How many draconic year in 1 second?
The answer is 3.3391239802223E-8.

We assume you are converting between **draconic year** and **second**.

You can view more details on each measurement unit:

draconic year or
second

The SI base unit for **time** is the second.

1 draconic year is equal to 29947974.556291 second.

Note that rounding errors may occur, so always check the results.

Use this page to learn how to convert between years and seconds.

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1 draconic year to second = 29947974.55629 second

2 draconic year to second = 59895949.11258 second

3 draconic year to second = 89843923.66887 second

4 draconic year to second = 119791898.22516 second

5 draconic year to second = 149739872.78146 second

6 draconic year to second = 179687847.33775 second

7 draconic year to second = 209635821.89404 second

8 draconic year to second = 239583796.45033 second

9 draconic year to second = 269531771.00662 second

10 draconic year to second = 299479745.56291 second

You can do the reverse unit conversion from second to draconic year, or enter any two units below:

draconic year to month

draconic year to quarter

draconic year to hour

draconic year to nanosecond

draconic year to fortnight

draconic year to millisecond

draconic year to week

draconic year to century

draconic year to day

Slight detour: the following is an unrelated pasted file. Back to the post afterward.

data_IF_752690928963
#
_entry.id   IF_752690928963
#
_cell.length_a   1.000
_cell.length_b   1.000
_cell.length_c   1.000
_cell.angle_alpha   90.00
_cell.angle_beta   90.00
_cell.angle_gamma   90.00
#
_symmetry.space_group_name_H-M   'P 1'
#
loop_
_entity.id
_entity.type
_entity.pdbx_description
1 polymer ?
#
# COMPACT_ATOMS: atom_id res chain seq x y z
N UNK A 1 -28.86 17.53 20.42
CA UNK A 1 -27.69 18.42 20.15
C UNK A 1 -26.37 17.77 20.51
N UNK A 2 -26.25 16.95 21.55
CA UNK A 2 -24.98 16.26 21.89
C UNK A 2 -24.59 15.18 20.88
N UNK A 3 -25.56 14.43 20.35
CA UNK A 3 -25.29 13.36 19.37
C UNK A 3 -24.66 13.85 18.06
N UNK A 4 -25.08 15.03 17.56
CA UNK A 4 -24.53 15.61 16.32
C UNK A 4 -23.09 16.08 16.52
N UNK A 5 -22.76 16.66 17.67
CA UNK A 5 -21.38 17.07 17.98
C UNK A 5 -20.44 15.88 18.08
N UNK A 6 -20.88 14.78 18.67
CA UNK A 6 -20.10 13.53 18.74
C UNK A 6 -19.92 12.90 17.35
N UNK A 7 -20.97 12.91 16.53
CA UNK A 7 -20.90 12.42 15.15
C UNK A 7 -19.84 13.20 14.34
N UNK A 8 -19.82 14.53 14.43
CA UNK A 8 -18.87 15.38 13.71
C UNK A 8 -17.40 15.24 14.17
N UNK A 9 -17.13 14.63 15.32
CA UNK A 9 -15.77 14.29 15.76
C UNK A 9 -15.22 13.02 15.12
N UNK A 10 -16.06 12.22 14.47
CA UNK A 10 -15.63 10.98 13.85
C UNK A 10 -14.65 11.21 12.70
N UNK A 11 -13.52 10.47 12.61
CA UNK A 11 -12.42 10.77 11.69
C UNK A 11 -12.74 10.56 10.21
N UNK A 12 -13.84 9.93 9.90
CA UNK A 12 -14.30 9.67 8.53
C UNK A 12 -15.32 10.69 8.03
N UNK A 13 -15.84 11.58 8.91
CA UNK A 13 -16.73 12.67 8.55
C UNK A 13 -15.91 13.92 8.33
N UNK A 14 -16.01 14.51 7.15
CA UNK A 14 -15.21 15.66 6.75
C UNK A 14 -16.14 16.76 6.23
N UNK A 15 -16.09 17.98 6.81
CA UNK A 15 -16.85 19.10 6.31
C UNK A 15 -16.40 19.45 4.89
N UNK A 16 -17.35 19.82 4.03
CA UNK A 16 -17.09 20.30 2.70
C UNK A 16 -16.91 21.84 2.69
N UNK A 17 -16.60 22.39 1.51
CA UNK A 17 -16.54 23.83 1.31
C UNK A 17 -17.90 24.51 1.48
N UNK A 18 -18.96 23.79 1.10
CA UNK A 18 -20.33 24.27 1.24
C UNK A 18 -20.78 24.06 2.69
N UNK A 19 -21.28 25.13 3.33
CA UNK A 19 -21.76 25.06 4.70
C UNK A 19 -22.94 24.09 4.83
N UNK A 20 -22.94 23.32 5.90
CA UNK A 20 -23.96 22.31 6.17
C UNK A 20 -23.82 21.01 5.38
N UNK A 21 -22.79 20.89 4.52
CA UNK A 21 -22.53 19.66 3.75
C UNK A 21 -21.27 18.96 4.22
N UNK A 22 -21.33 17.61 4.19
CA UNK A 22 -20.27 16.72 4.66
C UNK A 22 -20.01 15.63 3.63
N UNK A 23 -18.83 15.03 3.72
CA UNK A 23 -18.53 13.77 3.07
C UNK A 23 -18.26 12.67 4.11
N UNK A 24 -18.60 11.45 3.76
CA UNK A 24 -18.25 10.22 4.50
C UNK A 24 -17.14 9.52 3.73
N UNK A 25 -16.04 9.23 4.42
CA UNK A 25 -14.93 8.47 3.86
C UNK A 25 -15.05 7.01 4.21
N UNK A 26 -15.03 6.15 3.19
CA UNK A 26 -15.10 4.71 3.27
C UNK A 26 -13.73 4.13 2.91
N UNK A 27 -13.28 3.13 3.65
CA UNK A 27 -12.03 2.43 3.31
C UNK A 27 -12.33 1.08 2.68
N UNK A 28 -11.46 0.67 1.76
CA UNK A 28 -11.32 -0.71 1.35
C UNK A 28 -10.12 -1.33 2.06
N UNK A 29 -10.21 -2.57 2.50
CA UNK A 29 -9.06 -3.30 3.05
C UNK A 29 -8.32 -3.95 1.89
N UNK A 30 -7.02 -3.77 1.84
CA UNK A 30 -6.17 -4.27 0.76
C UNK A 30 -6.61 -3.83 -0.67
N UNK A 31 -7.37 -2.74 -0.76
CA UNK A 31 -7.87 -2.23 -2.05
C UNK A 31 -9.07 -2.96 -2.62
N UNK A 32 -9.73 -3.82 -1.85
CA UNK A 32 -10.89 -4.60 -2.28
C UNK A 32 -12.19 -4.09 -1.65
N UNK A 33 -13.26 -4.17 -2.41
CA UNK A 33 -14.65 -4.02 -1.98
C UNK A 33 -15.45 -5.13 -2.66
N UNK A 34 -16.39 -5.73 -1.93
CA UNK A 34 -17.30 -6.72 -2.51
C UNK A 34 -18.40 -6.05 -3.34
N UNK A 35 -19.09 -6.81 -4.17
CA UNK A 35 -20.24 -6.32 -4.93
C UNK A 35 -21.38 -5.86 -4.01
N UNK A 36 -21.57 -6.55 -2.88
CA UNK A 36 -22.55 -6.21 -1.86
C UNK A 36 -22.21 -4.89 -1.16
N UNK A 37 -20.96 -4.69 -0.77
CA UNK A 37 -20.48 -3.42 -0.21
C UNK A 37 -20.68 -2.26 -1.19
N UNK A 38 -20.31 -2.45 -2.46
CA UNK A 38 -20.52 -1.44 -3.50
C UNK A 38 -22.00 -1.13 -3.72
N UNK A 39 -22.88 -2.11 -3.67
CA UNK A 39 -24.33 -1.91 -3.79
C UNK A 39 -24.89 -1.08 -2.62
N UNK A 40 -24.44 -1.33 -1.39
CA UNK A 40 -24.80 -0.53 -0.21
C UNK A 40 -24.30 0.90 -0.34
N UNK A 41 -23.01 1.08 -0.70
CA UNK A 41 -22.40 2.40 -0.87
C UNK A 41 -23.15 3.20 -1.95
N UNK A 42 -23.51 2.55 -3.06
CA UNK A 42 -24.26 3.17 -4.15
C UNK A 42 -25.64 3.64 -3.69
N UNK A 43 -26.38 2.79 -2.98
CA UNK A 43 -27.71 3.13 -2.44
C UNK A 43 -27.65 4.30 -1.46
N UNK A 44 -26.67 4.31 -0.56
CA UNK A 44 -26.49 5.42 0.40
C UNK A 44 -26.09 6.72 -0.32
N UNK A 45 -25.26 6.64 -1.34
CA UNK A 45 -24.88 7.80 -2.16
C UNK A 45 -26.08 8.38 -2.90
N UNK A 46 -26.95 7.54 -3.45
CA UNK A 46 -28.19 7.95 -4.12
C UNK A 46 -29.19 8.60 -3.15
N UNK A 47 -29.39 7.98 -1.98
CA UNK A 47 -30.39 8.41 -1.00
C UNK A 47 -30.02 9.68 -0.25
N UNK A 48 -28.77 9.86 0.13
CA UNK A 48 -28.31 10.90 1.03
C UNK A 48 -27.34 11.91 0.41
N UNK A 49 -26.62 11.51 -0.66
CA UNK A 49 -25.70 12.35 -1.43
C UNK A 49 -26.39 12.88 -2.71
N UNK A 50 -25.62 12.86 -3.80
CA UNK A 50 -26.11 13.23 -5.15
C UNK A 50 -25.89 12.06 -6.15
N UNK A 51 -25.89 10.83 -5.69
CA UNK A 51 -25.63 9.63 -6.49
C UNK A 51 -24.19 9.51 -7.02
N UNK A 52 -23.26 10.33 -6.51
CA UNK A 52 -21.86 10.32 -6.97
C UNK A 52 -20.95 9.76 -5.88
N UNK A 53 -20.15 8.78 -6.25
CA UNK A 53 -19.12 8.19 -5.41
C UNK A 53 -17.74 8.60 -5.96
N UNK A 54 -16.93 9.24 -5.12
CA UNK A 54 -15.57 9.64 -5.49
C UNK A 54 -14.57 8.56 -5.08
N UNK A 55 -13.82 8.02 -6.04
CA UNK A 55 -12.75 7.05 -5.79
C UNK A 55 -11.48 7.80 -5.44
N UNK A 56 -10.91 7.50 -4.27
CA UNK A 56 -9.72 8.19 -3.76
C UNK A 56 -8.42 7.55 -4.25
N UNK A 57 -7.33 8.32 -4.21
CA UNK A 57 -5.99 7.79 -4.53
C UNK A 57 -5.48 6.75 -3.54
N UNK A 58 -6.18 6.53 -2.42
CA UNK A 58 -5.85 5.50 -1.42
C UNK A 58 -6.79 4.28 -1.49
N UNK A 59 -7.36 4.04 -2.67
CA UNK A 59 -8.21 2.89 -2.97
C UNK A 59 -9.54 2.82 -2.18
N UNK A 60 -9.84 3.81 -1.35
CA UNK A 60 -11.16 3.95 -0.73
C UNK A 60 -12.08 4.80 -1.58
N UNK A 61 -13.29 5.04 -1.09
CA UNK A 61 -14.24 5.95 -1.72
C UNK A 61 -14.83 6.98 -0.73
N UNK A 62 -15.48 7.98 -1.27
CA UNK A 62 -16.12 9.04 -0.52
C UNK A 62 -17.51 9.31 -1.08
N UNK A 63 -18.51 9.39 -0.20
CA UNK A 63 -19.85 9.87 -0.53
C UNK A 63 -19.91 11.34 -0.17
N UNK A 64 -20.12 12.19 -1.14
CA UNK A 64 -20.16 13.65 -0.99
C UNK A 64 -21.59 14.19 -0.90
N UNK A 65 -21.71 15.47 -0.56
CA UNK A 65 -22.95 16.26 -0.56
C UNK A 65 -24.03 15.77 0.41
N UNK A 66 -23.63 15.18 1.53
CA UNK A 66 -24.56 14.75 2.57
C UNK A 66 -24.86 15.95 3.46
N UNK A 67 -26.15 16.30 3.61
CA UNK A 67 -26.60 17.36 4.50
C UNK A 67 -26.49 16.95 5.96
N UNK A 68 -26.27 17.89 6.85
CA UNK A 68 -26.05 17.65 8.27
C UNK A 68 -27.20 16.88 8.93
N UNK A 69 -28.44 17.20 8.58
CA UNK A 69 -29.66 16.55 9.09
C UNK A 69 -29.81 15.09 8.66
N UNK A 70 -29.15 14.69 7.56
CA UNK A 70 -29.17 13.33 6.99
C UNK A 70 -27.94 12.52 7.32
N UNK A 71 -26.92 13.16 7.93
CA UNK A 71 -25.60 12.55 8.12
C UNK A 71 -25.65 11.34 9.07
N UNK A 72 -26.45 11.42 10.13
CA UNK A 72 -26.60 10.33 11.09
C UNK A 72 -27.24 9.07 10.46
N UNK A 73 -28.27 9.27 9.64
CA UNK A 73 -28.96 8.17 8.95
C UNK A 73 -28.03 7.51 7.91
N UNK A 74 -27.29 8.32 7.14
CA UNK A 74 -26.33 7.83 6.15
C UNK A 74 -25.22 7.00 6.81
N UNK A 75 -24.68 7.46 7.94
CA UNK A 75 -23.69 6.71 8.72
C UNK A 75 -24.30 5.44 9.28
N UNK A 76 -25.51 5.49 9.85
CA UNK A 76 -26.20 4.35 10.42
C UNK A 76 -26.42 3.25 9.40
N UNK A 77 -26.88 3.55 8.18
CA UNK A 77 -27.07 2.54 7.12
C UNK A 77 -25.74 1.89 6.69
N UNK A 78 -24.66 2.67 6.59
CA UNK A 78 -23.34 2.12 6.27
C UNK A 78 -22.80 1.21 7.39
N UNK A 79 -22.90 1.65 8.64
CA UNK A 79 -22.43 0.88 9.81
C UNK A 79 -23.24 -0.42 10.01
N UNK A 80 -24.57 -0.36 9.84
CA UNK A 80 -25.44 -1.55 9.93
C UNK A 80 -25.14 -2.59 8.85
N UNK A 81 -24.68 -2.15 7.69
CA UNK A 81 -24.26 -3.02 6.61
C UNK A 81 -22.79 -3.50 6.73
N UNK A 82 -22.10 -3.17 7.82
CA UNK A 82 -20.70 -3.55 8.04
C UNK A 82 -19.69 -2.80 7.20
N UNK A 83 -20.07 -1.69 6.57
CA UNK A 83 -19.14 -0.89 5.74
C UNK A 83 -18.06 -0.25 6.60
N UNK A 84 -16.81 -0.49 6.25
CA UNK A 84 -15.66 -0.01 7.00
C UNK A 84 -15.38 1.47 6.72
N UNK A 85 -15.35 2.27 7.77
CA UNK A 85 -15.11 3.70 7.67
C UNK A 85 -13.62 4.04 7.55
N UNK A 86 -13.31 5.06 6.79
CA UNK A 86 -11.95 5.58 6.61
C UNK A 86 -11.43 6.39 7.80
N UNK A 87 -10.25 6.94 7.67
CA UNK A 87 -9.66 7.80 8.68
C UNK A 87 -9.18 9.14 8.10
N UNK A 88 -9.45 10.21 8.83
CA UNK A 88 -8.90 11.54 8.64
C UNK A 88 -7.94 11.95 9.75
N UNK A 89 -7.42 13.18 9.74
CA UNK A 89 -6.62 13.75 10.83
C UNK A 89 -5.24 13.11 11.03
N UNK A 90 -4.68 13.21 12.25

draconic year to shake

The draconic year, draconitic year, eclipse year, or ecliptic year is the time taken for the Sun (as seen from the Earth) to complete one revolution with respect to the same lunar node (a point where the Moon's orbit intersects the ecliptic). This period is associated with eclipses: these occur only when both the Sun and the Moon are near these nodes; so eclipses occur within about a month of every half eclipse year. Hence there are two eclipse seasons every eclipse year. The average duration of the eclipse year is 346.620075883 days (346 d 14 h 52 min 54 s) (at the epoch J2000.0).

The second (symbol s) is a unit for time, and one of seven SI base units. It is defined as the duration of 9,192,631,770 periods of the radiation corresponding to the transition between the two hyperfine levels of the ground state of the caesium-133 atom at zero kelvins.

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